Luri (Persian: لری [loriː], [luriː]) is a Southwestern Iranian language spoken mainly by the Lur and Bakhtiari peoples of the Iranian provinces of Lorestan, Chaharmahal and Bakhtiari, Kohgiluyeh and Boyer-Ahmad and parts of Khuzestan and Esfahan province and Fars provinces. Lori is a descendant of a variant of Middle Persian and is lexically similar to modern Persian.
According to the linguist Don Stilo: "Persian, Lori-Baḵtiāri and others, are derived directly from Old Persian through Middle Persian/Pahlavi". These dialects are also referred to as the “Persid” southern Zagros group.
The special character of the Lori language suggests that its spreading area was Iranicized from Persia and not from Media. Lori also represents a language continuum between Persian language and Kurdish language varieties, and is itself composed of three distinct languages: Loristani, Bakhtiari and Southern Lori. According to John Limbert, "Luri and Bakhtiari are much more closely related to Persian, than Kurdish." Traditionally, Lori has been categorised as a single language. Some scholars have stated that Lori is only a highly accented or لهجه (lahjeh) form of Persian. On the other hand, some researchers are supporting the division of the Lori continuum into more than one language.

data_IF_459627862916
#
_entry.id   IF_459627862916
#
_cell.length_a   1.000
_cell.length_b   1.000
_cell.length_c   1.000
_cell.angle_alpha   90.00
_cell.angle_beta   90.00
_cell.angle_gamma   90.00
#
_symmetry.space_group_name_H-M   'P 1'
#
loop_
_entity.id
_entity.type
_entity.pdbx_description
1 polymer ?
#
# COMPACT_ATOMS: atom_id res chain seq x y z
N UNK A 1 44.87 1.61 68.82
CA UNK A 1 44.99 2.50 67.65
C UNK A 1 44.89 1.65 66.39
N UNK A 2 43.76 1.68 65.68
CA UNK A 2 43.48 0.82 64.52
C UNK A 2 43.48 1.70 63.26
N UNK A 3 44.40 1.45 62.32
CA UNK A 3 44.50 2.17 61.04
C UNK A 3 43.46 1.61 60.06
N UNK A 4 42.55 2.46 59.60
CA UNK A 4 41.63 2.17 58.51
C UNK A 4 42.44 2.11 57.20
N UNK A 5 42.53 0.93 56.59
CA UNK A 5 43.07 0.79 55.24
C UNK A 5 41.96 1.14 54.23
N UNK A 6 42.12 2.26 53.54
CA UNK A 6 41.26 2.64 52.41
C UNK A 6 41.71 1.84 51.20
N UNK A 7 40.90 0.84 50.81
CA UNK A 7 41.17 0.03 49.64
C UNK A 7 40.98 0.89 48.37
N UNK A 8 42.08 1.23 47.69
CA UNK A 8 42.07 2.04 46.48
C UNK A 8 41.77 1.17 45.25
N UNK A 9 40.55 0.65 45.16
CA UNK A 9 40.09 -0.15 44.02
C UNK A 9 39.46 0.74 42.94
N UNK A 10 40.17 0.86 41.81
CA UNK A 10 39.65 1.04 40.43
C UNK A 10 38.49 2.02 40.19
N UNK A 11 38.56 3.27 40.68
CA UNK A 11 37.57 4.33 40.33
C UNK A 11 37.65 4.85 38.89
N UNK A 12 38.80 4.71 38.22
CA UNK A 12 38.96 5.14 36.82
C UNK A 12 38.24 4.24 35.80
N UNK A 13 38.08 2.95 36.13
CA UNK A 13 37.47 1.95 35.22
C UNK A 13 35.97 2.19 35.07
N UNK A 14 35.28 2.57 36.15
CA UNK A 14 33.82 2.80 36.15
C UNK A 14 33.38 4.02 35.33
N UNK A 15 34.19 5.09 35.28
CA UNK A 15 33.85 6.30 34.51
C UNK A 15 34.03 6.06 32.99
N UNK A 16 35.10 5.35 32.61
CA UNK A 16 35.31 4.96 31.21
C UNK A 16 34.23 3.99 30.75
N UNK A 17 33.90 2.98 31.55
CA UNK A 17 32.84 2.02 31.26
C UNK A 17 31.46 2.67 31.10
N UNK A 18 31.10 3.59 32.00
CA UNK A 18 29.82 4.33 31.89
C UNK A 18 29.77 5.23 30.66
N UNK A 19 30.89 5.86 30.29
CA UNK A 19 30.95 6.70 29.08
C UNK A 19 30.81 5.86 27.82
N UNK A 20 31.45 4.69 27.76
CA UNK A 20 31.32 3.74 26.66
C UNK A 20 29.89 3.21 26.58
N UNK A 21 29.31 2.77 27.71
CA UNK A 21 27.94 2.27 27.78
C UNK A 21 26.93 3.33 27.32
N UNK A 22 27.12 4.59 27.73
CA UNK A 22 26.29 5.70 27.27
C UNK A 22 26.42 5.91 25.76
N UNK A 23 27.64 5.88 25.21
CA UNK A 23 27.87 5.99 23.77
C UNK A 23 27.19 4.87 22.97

According to Encyclopædia Iranica, "All Lori dialects closely resemble standard Persian and probably developed from a stage of Persian similar to that represented in Early New Persian texts written in Perso-Arabic script. The sole typical Lori feature not known in early New Persian or derivable from it is the inchoative marker (see below), though even this is found in Judeo-Persian texts". There do exist transitional dialects between Southern Kurdish and Lori-Bakhtiāri, and Lori-Bakhtiāri itself may be called a transitional idiom between Kurdish and Persian. "According to Sharaf Khan Bidlisi a sixteenth century historian, in his history book Sharafnama" Lurs are one of the four Kurdish tribe. However Vladimir Minorsky comments on this that the Lur and Guran stand apart from Kurdish in the modern sense for both linguistic and ethnological reasons. (Wikipedia)